ROME – U.S. President Joe Biden went before the United Nations Tuesday and declared, “We are not seeking a new Cold War, or a world divided into rigid blocs.” The statement became necessary in the wake a week earlier of the new “AUKUS” pact among the U.S., the UK and Australia, seen precisely as the dawn of a new Cold War between the Anglo-Saxon powers and China.

So, did the UN speech represent a walking-back of the geopolitical implications of the new alliance? Or, was it just the sort of rhetoric that great powers facing perceived threats always employ – “We don’t seek conflict, it can still be avoided if only our enemies come to their senses,” etc.?

Most immediate commentary, at least in Europe, took it pretty much in the latter sense.

European Commission President Ursula von der Leyden had already called for the EU to develop its own common military capacity in the wake of the abrupt U.S. pullout from Afghanistan, asking pointedly, “You can have the most advanced forces in the world, but if you are never prepared to use them, of what use are they?”

Those calls have accelerated post-AUKUS, and little about Biden’s assurances at the UN seem poised to change that. Just hours afterwards EU market commissioner Thierry Bretton told the Atlantic Council that trust in the U.S. across Europe “has been eroded” and the time has come for Europe to reposition itself to act on its own.

Yet Wednesday in Corriere della Sera, Italy’s paper of record, distinguished Italian essayist and political scientist Ernesto Galli della Loggia published the inevitable “emperor has no clothes” reaction to the idea of a “Euro-Army,” asking who, exactly, would have the authority to send such a force into war? Who could give the “go” order?

Presumably, Galli della Loggia writes, we’re not just talking about a force to conduct humanitarian and peace-keeping missions, which European troops have been doing for decades – and, he notes, with a decidedly mixed track record. Nor are we talking about repelling an aggressor within Europe itself, i.e., a defensive force, which is the purpose of NATO. Instead, the idea would be a genuine European army whose mission is to project and defend European interests around the world, in the classic way in which states and empires have deployed military force over the centuries as an extension of diplomacy.

For instance, suppose the situation in Afghanistan for women under the Taliban becomes completely intolerable, but the U.S., having just pulled out, has no appetite to go back in, and nobody else seems inclined to do it. Who in Europe could tell the commander of a common army to put boots on the ground, with the mission of eradicating the Taliban as a fighting force once and for all?

The problem is, Galli della Loggia says, the only possible authority in the European system right now that could approve such a mission would be the Council of Heads of State and Government, meaning the elected leaders of the 27 member EU states.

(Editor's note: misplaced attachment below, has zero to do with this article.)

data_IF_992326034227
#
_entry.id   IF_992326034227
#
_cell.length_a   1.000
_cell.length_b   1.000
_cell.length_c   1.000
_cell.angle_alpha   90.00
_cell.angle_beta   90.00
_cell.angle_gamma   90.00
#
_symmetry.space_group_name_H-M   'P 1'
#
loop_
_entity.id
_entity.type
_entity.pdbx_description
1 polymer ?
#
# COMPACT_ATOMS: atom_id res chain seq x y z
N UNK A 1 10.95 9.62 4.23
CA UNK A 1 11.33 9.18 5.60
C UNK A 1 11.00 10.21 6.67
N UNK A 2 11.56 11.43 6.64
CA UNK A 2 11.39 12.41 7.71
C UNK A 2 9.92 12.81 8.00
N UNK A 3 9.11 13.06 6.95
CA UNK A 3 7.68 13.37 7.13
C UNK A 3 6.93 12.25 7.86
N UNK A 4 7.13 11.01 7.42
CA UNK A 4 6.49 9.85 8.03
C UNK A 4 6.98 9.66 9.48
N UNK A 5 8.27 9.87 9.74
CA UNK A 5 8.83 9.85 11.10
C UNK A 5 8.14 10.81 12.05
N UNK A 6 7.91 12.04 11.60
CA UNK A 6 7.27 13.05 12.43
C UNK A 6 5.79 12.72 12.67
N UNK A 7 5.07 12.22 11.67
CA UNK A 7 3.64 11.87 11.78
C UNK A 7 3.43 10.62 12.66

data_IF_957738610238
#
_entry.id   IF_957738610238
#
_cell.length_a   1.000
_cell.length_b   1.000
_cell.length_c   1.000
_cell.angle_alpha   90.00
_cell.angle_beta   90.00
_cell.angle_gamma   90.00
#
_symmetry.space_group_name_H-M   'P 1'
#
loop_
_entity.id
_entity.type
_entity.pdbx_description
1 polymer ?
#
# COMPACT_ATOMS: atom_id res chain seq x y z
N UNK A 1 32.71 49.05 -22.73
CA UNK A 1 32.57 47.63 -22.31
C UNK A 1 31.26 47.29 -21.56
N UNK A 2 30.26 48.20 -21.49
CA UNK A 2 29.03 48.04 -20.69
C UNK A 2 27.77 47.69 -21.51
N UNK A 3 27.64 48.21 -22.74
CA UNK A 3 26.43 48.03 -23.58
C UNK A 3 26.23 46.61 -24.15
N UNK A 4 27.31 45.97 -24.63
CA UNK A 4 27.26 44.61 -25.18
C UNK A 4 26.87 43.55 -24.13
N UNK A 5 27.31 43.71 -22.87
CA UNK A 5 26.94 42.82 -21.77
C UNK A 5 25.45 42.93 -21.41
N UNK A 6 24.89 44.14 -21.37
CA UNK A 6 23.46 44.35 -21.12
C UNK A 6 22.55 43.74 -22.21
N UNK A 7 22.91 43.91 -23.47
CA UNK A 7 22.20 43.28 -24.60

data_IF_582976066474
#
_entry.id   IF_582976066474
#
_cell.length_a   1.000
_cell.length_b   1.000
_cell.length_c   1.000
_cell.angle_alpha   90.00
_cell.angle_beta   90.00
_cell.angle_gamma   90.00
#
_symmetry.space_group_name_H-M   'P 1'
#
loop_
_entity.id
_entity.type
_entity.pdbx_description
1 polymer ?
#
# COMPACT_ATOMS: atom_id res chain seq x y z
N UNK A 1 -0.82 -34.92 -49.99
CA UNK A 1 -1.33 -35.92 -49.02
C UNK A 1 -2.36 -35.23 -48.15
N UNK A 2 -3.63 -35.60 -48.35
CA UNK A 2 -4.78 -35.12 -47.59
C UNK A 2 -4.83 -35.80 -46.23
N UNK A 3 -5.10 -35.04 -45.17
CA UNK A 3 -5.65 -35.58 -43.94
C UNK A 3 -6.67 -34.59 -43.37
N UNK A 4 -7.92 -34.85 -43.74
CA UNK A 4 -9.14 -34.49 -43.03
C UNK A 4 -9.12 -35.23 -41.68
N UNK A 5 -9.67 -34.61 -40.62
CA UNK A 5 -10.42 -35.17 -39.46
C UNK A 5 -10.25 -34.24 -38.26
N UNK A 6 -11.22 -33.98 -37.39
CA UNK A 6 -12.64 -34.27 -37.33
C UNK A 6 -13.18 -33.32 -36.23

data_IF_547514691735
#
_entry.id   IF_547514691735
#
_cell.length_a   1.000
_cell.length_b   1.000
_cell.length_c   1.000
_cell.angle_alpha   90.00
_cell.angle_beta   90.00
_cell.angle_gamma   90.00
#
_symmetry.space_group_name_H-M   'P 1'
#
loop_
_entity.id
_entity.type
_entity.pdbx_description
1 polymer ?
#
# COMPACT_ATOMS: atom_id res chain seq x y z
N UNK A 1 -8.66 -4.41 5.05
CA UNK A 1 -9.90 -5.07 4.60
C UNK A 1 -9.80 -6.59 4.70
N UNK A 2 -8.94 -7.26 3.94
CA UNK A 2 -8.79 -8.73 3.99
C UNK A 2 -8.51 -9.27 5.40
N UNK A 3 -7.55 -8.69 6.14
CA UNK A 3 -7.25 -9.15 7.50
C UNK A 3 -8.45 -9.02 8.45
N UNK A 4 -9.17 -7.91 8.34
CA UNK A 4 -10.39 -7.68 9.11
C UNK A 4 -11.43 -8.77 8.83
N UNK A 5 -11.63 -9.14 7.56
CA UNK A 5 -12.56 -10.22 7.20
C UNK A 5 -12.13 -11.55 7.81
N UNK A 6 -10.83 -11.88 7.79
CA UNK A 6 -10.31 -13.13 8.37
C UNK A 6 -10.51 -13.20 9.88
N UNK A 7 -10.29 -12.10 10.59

He asks, “Is it ever imaginable that 27 political leaders – expressions of electorates, traditions and interests enormously different among themselves – would decide to embark on a military action that could become violent and cost the lives of some of their own citizens, beyond creating unpredictably serious complications?”

At bottom, Galli della Loggia argues, the near-impossibility of envisioning an executive authority that could command a European army, even if you could put one together, is a reflection of a deeper failure of the European project. At the beginning, he writes, the founders of the EU wanted it to be based on a shared political project. When that failed, he says, the EU became largely about trade, on the idea that a common economy would lead to a deeper political union. Seventy years later, Galli della Loggia concludes, we now know that a common economy leads only to a common economy.

Are the events of the past few weeks enough to actually change that calculus? Perhaps. Twenty years ago, September 2001 brought brief-lived sense of, “We’re all Americans now.” September 2021 seems to be sowing the impression, “We’ve got to be Europeans now, because America just cut us loose.”

As one possible sign of something fundamental moving, French President Emmanuel Macron reportedly has signaled that he may be willing to reconsider long-rebuffed German requests to split France’s permanent seat on the UN Security Council in exchange for support for a common EU foreign policy and defense system.

If there is a unique moment now for Europe to get its act together, the foundation of any common political project almost certainly would have to lie in some form of Christian humanism, even if no one in 21st century western Europe would dare say so out loud. Christian humanism was the foundation upon which the EU was originally constructed, and it remains the lone European cultural achievement strong enough to sustain anything other than economic prosperity.

The take-away is that the next few months may be decisive in terms of whether Europe can develop a political infrastructure capable of undergirding von der Leyden’s desire for enhanced military capacity. In that effort, the Catholic Church across Europe, and especially the Vatican, could play a decisive role.

For decades, the Vatican has wanted a more independent, assertive Europe, one that can provide a genuine global counterweight to both the United States and Russia and China. Granted, the idea of a more robust military may not exactly be the Vatican’s preferred method, especially under a “peace pope” such as Francis, but the objective is nevertheless a longstanding Vatican idée fixe.

One great hallmark of Vatican diplomacy over the centuries, however, has been precisely its realism. As they survey the landscape, Francis and his advisers could just decide this is a moment in which the best has to be put on hold, in order to achieve the good.

Follow John Allen on Twitter: @JohnLAllenJr